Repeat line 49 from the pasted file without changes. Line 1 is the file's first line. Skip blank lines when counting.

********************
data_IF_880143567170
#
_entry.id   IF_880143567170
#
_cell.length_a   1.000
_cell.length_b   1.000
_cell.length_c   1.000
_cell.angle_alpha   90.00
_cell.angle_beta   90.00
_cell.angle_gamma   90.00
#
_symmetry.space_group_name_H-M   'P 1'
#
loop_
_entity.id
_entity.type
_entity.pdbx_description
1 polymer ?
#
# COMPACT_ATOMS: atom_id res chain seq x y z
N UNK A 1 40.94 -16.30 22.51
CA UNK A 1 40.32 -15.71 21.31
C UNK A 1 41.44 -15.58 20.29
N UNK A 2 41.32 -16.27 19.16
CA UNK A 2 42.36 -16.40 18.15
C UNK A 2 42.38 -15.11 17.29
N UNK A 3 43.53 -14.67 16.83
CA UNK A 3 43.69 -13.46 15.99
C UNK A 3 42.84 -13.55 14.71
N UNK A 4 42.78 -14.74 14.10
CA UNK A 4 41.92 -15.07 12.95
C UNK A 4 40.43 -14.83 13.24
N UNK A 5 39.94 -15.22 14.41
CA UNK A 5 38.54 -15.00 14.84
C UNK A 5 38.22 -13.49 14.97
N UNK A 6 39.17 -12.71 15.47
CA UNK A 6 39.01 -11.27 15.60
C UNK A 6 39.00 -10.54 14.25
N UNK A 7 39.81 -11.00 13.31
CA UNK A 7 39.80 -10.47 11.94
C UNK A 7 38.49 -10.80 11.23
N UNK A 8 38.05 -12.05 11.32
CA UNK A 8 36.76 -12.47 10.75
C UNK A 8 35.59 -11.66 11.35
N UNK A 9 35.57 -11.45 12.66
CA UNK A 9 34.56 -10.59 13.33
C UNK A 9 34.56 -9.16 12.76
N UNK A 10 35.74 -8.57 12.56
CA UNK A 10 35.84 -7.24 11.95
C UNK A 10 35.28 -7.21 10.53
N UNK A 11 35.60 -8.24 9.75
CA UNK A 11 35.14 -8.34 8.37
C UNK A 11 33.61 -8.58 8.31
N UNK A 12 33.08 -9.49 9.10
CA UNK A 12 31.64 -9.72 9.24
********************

CA UNK A 10 35.84 -7.24 11.95